Discontent across ranks in the Karnataka Police appears to have risen a notch higher with the resignation of a sub-inspector in Karnatakaâ€™s coastal Uttara Kannada district. She is the second officer in the past week to allege harassment in service.
Revathi, sub-inspector of Bhaktal police station, resigned on Sunday alleging that her superiors had harassed her. She quit some days after she was suspended for alleged dereliction of duty.
In her letter dated, August 29 emailed to Chief Minister Siddaramaiah and Home Minister G Parameshwara, she alleges that she was prevented from carrying out her duties against â€ścommunal goonsâ€ť by her superior ASP Anup Shetty. Revathi alleges that she was harassed and demotivated by the officer, especially with regard to communal cases.
In her complaint letter handwritten in Kannada, Revathi refutes the charges on which she was suspended from service. Acting on the ASPâ€™s report based on a complaint filed by a businessman Mohsin, SP Krishna had suspended her for allegedly threatening Mohsin, who approached the officer to file a complaint against six people.
Revathi not only claims that the charges were false but also says that ASP Anup Shetty prevented her from taking up communal cases at various instances. On July 17, she writes, ASP provoked a group of right-wing activists who had gathered at Khoktinagarâ€™s Naga Yaksha Katte, a sacred place, after they were informed of beef being thrown near the place.
"I have been harassed by my superiors but I believe the higher authorities are good. I have emailed my letter to the CM and HM and I believe they will provide justice," Revathi told The News Minute.
Since January, several instances of harassment in the state police force have been reported from various districts.
Trouble began in January, when a video clipping allegedly of PT Parameshwara Naik surfaced, showing him boasting to his supporters in Hadagali constituency. He reportedly says that he got Kudligi (Ballari district) DySP Anupama Shenoy transferred as she put him on hold when he called her. Six months later, she quit, creating a furore and much confusion. After her resignation, there were several Facebook posts put up from her account, but she later claimed that the account was not hers.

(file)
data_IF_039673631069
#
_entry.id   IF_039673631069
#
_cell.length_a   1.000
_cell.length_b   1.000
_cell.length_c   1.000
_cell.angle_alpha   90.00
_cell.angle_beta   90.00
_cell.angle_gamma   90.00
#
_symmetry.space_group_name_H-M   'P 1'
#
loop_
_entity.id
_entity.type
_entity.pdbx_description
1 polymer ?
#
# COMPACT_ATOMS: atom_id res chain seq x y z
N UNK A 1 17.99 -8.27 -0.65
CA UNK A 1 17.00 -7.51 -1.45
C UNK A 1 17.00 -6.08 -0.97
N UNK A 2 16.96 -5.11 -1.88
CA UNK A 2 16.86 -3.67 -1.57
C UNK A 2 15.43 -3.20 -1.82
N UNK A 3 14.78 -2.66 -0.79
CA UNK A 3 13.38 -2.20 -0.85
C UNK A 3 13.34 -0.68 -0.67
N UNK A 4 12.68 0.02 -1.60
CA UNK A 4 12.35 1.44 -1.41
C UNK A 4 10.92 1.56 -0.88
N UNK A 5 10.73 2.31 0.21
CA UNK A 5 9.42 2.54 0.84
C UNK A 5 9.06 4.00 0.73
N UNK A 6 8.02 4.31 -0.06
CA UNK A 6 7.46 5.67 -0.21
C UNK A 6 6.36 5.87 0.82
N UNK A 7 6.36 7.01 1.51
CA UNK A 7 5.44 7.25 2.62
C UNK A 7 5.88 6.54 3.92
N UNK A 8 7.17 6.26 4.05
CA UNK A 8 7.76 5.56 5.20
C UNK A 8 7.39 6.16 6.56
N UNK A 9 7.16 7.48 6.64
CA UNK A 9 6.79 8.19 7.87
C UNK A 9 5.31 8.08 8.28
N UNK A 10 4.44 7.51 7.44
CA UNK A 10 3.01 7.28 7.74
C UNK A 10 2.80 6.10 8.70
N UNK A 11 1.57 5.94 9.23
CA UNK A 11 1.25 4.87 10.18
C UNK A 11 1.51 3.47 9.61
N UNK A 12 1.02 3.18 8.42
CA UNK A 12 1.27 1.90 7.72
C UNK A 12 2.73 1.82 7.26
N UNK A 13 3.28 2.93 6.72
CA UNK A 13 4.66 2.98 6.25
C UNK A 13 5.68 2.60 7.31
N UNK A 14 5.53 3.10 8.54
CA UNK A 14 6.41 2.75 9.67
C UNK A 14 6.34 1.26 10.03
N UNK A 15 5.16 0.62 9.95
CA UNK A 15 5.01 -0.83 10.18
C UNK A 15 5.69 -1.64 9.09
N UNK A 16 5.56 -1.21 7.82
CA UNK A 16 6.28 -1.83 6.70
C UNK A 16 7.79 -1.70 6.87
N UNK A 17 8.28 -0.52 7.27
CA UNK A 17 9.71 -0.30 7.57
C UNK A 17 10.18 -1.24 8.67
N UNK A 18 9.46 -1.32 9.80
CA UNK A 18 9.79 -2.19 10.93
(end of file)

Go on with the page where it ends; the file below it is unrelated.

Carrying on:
In June, the state government faced a major crisis when the constabulary threatened to go on a mass leave on June 4. Constables who spoke to the media told journalists that they worked under stressful conditions made worse by the lack of a regular day off or leave. They also said that they faced harsh punishment from their superiors.
On July 5, Chikmaglur DySP Kallappa Handibag killed himself in a relativeâ€™s house in Muragod in Belagavi district. He committed suicide following accusations that he was involved in a kidnapping and extortion racket and collecting Rs 10 lakh as ransom.
Barely two days after this, the suicide of Mangaluru DySP Ganapathy shook the state, as the officer alleged that the then minister for Bengaluru KJ George had targeted him while he was home minister.
On July 8, Ganapathy was found hanging from the ceiling of a room in a Madikeri lodge. Just a few hours earlier, he had given an interview to a local television channel, alleging that George, and IPS officers Pronab Mohanty and AM Prasad had harassed him.
On August 26, Ballari sub-inspector Gayathri Farhan alleged gender discrimination within the force. She said that female officers did not receive the same recognition as male officers. As the media reported on her post, she removed it, urging people not to blow it out of proportion.
Even as the media reported on Gayathriâ€™s Facebook post on Monday, Chief Minister Siddaramaiah told journalists on the side-lines of an event in Bengaluru, â€śItâ€™s become a trend for police officers to go to the media after Ganapathyâ€™s death.â€ť